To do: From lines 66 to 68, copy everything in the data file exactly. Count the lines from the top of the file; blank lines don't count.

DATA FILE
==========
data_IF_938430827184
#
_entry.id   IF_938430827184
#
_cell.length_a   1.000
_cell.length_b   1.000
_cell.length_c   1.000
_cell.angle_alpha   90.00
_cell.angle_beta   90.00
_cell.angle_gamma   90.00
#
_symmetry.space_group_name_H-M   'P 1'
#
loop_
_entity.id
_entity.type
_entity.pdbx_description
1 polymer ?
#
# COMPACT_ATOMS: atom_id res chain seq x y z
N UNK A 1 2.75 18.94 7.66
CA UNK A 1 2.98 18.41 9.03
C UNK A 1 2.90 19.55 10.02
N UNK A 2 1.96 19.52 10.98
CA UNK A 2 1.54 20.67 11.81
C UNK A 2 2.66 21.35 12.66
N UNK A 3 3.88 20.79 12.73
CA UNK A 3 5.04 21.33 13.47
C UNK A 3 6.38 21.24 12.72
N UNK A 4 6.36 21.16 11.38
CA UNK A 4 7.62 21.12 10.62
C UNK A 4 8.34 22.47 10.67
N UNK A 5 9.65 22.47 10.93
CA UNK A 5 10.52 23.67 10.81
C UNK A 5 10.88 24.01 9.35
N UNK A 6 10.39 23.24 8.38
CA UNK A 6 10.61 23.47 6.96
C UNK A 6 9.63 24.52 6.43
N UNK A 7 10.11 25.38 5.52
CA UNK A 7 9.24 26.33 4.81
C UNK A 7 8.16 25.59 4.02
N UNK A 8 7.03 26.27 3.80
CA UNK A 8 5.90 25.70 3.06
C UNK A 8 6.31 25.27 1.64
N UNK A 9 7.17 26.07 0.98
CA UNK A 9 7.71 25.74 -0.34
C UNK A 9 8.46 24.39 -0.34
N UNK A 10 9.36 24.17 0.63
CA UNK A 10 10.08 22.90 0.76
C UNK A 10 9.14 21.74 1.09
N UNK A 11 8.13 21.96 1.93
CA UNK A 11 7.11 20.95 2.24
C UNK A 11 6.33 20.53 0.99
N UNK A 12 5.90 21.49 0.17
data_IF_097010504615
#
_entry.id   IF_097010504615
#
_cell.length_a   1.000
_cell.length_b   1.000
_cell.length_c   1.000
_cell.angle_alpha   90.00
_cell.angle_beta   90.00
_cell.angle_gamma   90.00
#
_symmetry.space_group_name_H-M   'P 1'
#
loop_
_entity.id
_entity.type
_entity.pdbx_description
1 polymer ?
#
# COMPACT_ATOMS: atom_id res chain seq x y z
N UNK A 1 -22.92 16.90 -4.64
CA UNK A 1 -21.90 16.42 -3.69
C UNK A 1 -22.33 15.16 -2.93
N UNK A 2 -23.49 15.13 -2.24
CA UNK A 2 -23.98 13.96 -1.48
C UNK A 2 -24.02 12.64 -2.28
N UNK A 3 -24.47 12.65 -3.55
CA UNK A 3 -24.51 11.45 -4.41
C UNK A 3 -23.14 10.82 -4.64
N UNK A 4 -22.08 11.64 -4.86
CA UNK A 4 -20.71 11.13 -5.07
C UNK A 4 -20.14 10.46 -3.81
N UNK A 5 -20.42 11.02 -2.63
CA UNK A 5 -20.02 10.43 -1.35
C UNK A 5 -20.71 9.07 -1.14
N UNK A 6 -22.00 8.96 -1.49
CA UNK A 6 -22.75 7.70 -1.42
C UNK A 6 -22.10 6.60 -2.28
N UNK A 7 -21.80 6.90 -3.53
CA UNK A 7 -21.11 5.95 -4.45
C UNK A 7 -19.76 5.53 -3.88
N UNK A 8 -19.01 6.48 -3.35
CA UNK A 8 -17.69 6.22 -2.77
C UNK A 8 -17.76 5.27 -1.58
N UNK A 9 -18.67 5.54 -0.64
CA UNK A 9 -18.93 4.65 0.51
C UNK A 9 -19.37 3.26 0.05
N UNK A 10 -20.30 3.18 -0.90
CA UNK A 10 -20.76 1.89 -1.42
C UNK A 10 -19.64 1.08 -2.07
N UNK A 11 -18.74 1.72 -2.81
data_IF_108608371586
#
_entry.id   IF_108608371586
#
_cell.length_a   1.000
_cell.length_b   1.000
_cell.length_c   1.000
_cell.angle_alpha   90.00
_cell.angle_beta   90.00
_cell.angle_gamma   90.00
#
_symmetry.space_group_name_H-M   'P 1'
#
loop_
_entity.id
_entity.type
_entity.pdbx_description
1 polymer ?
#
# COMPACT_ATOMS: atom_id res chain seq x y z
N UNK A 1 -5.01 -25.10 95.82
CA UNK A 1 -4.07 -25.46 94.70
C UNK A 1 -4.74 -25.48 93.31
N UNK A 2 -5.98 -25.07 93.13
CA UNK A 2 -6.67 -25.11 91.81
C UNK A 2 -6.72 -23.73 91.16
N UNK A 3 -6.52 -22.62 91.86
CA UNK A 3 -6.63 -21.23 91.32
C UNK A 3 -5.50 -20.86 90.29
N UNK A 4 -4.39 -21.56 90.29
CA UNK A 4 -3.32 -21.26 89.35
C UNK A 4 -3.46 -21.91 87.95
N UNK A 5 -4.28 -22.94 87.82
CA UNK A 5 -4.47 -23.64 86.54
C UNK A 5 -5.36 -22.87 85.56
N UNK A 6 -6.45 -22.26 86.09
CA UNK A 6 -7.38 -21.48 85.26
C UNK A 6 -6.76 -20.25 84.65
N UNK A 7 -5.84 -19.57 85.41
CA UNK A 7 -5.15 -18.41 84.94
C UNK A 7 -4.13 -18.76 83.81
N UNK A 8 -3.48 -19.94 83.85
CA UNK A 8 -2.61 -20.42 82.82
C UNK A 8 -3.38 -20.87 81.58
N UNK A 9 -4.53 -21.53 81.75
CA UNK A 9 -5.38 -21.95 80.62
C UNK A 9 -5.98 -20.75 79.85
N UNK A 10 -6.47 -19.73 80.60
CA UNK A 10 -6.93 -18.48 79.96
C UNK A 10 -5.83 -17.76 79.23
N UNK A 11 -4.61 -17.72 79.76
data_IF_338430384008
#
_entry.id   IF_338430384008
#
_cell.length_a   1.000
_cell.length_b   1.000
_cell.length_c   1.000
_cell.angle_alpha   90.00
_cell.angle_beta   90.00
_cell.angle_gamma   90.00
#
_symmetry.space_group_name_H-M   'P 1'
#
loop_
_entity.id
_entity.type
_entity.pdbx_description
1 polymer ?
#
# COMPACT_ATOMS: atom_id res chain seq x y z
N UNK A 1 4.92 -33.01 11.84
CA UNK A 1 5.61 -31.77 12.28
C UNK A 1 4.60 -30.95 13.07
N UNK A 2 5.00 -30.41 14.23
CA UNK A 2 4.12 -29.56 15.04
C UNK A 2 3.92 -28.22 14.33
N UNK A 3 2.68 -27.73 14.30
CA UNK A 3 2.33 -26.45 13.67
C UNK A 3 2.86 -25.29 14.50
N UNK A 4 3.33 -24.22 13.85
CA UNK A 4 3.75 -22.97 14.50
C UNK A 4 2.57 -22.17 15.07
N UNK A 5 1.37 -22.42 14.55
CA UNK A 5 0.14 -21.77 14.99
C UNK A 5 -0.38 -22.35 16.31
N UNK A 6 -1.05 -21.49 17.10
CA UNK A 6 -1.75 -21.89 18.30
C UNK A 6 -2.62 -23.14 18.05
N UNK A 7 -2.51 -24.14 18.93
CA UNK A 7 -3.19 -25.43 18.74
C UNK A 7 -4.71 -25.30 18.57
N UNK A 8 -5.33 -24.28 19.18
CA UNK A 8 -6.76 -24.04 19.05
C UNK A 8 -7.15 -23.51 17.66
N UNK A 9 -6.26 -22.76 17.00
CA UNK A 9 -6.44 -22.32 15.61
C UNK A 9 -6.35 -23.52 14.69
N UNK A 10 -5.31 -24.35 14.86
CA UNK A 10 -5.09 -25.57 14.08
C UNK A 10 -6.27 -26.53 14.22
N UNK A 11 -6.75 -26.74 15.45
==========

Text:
_symmetry.space_group_name_H-M   'P 1'
#
loop_